When I was walking toward the parking lot on Saturday, a young lady walked toward me carrying a sign that read “This is what an Atheist looks like.” As she began to cross the street a security guard stopped her and made her throw the sign away. I asked him why and he said that no picketing is allowed on post. That situation demonstrated the atmosphere leading up to Rock Beyond Belief (RBB). It seemed many people were concerned there would be trouble. But that is to be expected when a social precedence is set. And while RBB doesn’t rank up there with Rosa Parks’ famous bus ride or Harvey Milk’s successful run for office, it indeed set precedence. RBB, like the Reason Rally a week earlier, demonstrated that normal people with normal families live normal lives without religion. Unlike any other secular event, though, RBB also showed the world that America’s military is full of non-believers. And it did so without incidence. No riots, no mob violence. I am sorry if that disappointed some. But, as anyone involved with the secular movement could tell you, a firm but friendly stand is what you can expect from rational people fighting for acceptance. Because of events like RBB, we no longer need to carry a sign that says “This is what an Atheist looks like.” People already know.
What members of our group may not know, though, is that we trace the history of our current organization to the roots of this event. When the Billy Graham Evangelical Association held “Rock the Fort” on Fort Bragg in 2010, an event advertised to convert Soldiers to Christianity, the secular community on Fort Bragg and in the surrounding Fayetteville area were outraged. “Rock the Fort” became the proverbial straw that caused secular people in the community to say enough is enough. And they sought an organization around which to rally. With the momentum gained from this outpouring of interest, a cadre of members from the Cape Fear Atheists and Agnostics (CFAA) decided to take their local Meet-Up group to the next level. Led by Geri Weaver, a seasoned veteran in the cause for secular rights, the group decided that the best way to counter religious pressure was not by plotting an anti-religious counter attack, but by showing the friendly face of rational thinkers. Geri set up a meeting between CFAA members and Mike Werner, a former president of the American Humanist Association (AHA). CFAA members weren’t long into Mike’s presentation before realizing that Humanism was the core principle around which we wanted to build a new organization. And thus was born a new chapter of AHA, the Central North Carolina Atheists and Humanists or CNCAH (pronounced “Seen-Ka”), Fayetteville’s first non-profit organization for freethinkers.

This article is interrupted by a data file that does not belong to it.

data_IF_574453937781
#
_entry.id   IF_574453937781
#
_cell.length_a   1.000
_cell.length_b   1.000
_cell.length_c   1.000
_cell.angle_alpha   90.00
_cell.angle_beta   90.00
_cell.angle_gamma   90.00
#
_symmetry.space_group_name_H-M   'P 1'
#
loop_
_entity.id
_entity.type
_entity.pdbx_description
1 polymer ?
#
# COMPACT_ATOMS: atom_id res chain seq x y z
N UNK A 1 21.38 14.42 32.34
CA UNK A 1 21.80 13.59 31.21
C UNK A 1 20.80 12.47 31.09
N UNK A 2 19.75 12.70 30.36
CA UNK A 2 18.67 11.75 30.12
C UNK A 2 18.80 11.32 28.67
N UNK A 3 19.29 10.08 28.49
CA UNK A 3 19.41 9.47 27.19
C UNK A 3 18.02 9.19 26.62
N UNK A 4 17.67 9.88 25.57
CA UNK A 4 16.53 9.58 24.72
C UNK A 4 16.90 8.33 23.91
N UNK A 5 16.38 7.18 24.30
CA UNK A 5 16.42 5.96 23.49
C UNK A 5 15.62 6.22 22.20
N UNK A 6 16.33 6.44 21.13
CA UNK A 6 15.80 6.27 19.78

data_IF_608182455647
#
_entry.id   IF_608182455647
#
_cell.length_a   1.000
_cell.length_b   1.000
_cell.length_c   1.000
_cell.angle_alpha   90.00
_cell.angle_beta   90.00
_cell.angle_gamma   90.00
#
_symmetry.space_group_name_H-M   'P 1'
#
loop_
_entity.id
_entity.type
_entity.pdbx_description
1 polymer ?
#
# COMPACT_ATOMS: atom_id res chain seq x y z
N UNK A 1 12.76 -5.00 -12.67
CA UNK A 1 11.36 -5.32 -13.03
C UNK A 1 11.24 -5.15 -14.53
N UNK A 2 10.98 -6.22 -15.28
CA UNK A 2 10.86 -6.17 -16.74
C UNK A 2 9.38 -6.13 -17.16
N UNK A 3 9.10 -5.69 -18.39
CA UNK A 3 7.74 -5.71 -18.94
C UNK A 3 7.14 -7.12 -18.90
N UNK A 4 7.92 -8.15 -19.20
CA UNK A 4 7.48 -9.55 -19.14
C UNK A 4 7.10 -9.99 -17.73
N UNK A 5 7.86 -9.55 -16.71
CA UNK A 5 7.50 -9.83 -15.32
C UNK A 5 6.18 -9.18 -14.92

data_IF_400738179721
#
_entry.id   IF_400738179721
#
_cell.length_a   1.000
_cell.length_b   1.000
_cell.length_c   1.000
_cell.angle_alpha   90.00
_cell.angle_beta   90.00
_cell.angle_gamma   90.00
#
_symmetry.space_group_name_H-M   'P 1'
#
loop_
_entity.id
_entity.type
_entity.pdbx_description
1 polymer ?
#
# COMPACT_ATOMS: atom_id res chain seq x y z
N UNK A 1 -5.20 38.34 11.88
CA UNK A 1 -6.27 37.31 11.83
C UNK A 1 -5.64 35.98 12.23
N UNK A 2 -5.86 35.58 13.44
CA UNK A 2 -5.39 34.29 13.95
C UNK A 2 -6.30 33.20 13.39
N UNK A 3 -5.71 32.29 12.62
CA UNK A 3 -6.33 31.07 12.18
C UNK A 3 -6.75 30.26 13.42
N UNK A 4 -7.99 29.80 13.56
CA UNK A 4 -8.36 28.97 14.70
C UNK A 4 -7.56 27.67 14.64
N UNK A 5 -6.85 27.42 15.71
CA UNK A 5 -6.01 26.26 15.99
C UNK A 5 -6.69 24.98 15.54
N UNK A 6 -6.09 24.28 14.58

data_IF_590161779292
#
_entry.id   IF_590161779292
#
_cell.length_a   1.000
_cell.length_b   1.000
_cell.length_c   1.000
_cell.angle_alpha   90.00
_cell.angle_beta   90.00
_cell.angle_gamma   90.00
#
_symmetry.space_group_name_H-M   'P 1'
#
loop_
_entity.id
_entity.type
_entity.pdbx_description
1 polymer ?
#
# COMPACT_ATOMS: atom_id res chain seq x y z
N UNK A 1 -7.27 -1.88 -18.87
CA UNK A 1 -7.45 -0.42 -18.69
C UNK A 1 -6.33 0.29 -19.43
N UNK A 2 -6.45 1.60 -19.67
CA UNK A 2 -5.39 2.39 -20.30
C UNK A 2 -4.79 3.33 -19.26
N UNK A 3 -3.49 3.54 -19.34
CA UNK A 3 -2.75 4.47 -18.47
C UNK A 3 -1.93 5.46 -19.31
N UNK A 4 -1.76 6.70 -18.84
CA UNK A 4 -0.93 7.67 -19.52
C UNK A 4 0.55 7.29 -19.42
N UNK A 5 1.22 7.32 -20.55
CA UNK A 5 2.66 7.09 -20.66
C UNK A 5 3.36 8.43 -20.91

Since our founding on 12 February 2011, we more than double in size while tackling fun, new, and challenging projects. The first was a double hitter with the After Rapture Party and Greydon Square Concert. Afterwards, we added a regular line-up of events to include our monthly Critical Drinking, Happy Humanist Hour, and family oriented science programs; all the while participation in various festivals, scholarly debates, and secular celebrations. Recently, we joined forces with other secular groups in North and South Carolina to create a speakers tour to bring acclaimed personalities to these states at a fraction of the cost of independent efforts. And now with RBB, we add our first Humanist vendor booth to CNCAH’s repertoire of activities. Thanks to the members who manned the table throughout the day, booth sales exceeded our expectations. Also, even though we were not allowed to solicit membership on post during the event, the publicity we received from our booth resulted in a surge of new members.
So what’s next? Well, there’s no time to rest. On Easter Sunday, we are going to show Fayetteville that community service is a better alternative to worship service with our first Adopt-a-Highway clean-up event. A year in the making, CNCAH is finally and proudly responsible for 2 miles of Ramsey Street starting directly across from the Methodist University Golf Course. (Coincidence I assure you.)
So come out this Sunday, meet our new members, and let’s show the community who we are!